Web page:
Novastar Ventures becomes $200M African VC fund after $108M raise

African startups have another $100 million in VC to pitch for after Novastar Ventures’ latest raise.

The Nairobi and Lagos based investment group announced it has closed $108 million in new commitments to launch its Africa Fund II, which brings Novastar’s total capital to $200 million.

With the additional resources, the firm plans to make 12 to 14 investments across the continent, according to Managing Director Steve Beck. He spoke to TechCrunch on Novastar Ventures’ plans for the new fund.

A notable update to Novastar’s VC focus is geographic scope. The firm was originally co-founded in Kenya by Beck and British investor Andrew Carruthers and built its first portfolio largely around companies based in East Africa. Novastar Ventures made 15 investments with its first fund, including companies such as Uganda and Kenya focused energy startup SolarNow and agtech venture M-Farm.

“The second fund is basically the same strategy as the first, but…the biggest difference is that we opened up a second front in West Africa — more particularly to be in and around the entrepreneurial system in Lagos,” Beck told TechCrunch on a call.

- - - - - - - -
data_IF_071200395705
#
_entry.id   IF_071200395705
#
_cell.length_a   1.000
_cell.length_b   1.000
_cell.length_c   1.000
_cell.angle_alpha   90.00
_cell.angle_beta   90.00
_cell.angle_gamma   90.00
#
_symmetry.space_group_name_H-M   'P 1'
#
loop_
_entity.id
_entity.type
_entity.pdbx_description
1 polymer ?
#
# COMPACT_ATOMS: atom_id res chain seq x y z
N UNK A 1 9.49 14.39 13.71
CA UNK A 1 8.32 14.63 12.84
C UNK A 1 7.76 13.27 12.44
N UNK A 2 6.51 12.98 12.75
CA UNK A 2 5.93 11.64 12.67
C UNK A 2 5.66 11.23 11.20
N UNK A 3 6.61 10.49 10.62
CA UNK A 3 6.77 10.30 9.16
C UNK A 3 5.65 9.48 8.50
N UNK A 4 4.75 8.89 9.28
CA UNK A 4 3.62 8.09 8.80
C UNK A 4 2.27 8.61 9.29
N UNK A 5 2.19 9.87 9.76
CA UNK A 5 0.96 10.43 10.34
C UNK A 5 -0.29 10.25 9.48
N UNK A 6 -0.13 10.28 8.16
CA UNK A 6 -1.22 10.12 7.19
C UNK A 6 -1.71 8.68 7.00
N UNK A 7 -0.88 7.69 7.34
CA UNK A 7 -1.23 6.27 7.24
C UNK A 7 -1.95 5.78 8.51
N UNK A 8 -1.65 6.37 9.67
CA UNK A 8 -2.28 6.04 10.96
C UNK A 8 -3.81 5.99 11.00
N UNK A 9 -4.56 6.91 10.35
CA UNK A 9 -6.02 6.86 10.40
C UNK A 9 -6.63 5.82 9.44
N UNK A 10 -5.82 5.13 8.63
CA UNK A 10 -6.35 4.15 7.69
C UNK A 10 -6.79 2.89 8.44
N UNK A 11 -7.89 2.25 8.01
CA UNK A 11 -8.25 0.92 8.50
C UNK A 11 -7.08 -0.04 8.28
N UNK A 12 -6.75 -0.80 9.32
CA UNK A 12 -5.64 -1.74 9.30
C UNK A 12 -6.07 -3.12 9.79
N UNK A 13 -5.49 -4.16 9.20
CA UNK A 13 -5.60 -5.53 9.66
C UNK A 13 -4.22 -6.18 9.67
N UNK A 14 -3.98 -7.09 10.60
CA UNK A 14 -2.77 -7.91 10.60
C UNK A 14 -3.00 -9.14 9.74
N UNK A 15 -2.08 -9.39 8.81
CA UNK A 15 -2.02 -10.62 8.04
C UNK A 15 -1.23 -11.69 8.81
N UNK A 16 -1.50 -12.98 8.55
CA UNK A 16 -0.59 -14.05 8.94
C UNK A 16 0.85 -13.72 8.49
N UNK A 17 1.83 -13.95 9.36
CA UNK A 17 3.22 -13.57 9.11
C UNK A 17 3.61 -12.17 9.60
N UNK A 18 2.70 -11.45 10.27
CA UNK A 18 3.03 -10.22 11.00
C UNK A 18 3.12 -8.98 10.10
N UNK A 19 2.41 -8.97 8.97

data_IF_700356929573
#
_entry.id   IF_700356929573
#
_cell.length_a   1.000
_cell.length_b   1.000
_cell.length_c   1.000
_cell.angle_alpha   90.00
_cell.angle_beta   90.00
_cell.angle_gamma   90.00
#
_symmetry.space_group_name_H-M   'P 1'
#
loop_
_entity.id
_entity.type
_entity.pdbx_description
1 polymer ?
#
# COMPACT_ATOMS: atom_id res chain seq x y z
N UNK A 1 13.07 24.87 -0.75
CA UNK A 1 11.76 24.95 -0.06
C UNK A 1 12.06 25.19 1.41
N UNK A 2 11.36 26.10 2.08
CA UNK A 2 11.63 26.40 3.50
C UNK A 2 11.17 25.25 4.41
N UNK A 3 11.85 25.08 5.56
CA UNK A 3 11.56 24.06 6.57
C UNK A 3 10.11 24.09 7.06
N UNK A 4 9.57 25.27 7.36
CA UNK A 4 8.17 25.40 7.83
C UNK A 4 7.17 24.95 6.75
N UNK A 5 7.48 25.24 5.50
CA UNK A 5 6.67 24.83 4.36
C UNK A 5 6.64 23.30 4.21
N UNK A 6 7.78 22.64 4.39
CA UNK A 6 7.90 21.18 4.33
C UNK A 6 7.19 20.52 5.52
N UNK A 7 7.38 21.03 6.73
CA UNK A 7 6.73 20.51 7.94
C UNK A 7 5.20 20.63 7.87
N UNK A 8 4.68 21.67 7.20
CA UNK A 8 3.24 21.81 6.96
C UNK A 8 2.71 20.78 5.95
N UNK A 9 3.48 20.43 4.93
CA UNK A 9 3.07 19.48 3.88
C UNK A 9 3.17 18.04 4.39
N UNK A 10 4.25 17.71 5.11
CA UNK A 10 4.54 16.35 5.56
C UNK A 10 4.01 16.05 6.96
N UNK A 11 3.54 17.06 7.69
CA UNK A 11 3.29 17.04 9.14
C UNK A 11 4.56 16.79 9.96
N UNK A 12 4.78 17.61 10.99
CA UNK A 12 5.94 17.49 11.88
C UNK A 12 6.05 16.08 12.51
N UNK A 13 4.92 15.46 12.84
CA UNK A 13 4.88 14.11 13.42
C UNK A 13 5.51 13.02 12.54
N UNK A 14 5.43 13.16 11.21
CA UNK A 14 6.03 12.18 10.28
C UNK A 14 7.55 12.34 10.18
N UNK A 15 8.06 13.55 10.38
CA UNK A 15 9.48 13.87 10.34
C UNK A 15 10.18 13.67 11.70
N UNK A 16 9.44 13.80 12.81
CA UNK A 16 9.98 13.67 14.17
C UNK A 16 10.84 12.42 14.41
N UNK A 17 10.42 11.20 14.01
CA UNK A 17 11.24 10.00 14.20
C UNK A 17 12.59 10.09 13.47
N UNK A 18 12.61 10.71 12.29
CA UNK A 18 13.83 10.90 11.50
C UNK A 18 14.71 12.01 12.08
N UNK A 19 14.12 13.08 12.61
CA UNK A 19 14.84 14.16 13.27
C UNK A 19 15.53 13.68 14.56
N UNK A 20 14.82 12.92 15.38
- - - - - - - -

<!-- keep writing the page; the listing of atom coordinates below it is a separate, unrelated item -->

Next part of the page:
Before closing its Africa Fund II, Novastar Ventures had already made several investments in West Africa, including leading a round in Nigerian on demand motorcycle transit startup Max.ng and backing Ghanaian health company, MPharma. Novastar opened an office Lagos in 2019.

On the types of startups Novastar will target with its new fund, the focus is more on mission than industry silos, according to co-founder Steve Beck. “We’re sector agnostic. I would describe us more as a segment fund than a sector fund,” he said.

“We really try to look for businesses called breakthrough businesses, [those] that are addressing the biggest problems in the largest markets.”

That has led Novastar Ventures to invest in digital companies in education, information access, agtech, mobility and off-grid energy.

“Essentially what we’re doing is looking for those businesses that are addressing the basic needs, basic goods and services across the true mass markets of the continent,” said Beck.

On whether the firm is a dedicated impact fund, Beck said, “The way we characterize ourselves is we’re a commercial venture fund with an impact screen.”

On investment amounts and types, Novastar Ventures is fairly flexible on ticket size, from seed to later stage.

“We’re gonna…have some portfolio companies where we put to work a million dollars or less or were going to have some where we put $8 or $9 million dollars in through capital rounds. That’s…the deployment strategy,” Beck said.

Novastar Ventures works closely with its portfolio companies, according to its co-founder.